Before the first person walked through the welcoming gates of GRACE Marketplace in 2014, nearly a decade's worth of effort had already been put in to make the campus a reality.
That work began in 2005 when the local government and the Alachua County Coalition for the Homeless & Hungry collaborated on a report outlining a 10-year plan to end homelessness – Project GRACE: The Gainesville/Alachua County 10-Year-Plan to End Homelessness.
The plan addressed the root causes of homelessness – lack of affordable housing or a living wage. The 57-page document laid out detailed strategies and a multi-pronged approach to getting people off the streets and back into housing as quickly as possible. At the same time, the plan called for preventative services to keep at-risk individuals and families from becoming homeless, battling the issue from both sides.
After securing implementation funding from the City and County in 2006, the process of selecting a location became the primary objective. Advocates scouted and placed bids on property after property, but while everyone in the county recognized the problem of homelessness – and applauded the work that GRACE would do to combat it – many citizens were uncomfortable with the idea of living close to the campus.
The GRACE project moved forward, however, determined to prove that the stigma was unfounded and that, given just a little bit of help, people could quickly get back on their feet. For years, the city and county commissions considered sites, contracts, zoning, and permits. Finally, in 2011, there was a turning point when the Gainesville Correctional Institution was being considered for closing, and local officials suggested the site for GRACE.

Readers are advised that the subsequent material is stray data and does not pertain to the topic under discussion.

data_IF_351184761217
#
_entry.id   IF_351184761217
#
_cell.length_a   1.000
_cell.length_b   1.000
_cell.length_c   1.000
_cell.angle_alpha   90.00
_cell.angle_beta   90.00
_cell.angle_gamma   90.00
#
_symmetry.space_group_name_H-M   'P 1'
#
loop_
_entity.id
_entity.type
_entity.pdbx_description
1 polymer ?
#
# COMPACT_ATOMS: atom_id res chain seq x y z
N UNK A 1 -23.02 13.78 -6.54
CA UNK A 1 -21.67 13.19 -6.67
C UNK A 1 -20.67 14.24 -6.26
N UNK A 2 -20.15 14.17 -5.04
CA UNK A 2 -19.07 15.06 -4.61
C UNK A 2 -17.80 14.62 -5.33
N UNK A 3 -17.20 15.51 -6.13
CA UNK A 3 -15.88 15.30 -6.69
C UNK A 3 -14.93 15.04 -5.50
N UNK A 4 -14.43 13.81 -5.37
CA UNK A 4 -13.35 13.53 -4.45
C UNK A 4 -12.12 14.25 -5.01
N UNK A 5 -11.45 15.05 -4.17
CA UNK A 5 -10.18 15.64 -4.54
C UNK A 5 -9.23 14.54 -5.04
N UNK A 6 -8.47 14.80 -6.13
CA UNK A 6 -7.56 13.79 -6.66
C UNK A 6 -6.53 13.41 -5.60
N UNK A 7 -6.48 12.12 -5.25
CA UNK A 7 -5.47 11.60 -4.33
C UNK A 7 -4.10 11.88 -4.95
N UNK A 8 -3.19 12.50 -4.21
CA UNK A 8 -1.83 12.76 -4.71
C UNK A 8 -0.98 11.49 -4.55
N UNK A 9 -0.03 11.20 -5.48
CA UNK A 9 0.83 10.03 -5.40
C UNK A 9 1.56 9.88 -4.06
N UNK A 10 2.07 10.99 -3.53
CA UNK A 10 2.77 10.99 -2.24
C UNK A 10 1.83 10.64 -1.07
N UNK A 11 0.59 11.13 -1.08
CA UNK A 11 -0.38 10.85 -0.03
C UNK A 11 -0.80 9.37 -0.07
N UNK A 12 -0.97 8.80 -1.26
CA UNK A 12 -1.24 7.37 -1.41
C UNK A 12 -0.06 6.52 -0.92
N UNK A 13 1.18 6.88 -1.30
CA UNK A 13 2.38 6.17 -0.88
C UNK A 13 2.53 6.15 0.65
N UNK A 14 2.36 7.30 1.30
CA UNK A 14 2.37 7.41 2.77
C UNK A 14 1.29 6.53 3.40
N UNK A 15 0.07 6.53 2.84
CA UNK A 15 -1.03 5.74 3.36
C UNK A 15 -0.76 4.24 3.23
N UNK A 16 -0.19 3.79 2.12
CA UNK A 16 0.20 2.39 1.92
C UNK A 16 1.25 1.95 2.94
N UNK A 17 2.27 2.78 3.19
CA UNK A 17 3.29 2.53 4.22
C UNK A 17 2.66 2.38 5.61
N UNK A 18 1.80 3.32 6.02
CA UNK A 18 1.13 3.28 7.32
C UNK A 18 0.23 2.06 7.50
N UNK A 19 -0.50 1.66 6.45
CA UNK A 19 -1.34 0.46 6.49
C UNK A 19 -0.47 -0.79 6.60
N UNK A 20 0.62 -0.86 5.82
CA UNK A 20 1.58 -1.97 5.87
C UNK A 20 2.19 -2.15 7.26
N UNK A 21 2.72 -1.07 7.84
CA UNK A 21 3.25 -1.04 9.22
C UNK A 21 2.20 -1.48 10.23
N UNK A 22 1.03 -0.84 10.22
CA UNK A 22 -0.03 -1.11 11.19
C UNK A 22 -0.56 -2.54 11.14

More than eight years after the 10-year plan to end homelessness was written, GRACE opened on May 5, 2014, on the site of the old GCI. Since then, it has become a one-stop shop for people without housing, providing food, shelter, and services aimed to end homelessness. GRACE opened its first indoor shelter in October 2014, and moved that shelter into its current dorm — GRACELand — in 2015, the same year Café 131 opened its doors.
In February 2016, fewer than two years after it opened, GRACE served its 100,000th meal. Later that year, GRACE also opened the Education & Training Building with help from the Community Foundation of North Central Florida.
Since opening, GRACE has contributed to a 47% drop in homelessness in Alachua County.
GRACE is always looking for dedicated volunteers and supportive donors to help with that mission.
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GRACE is the culmination of the hard work, perseverance, and compassion of countless individuals in Alachua County. Homelessness has always been an issue in the county and in the city of Gainesville. The establishment of GRACE, however, signaled a shift toward dealing with the problem head-on, rather than providing inadequate stop-gaps where too many people slipped through the cracks and back on the street.
Below is a timeline of our achievements so far and a look at how we got to where we are today:
GRACE Marketplace was born out of the desire to bring Alachua County's homeless population down to zero. The people involved in making GRACE a reality have been fighting since 2005, and our plan was finally put in motion in 2014.
A HISTORY OF COMPASSION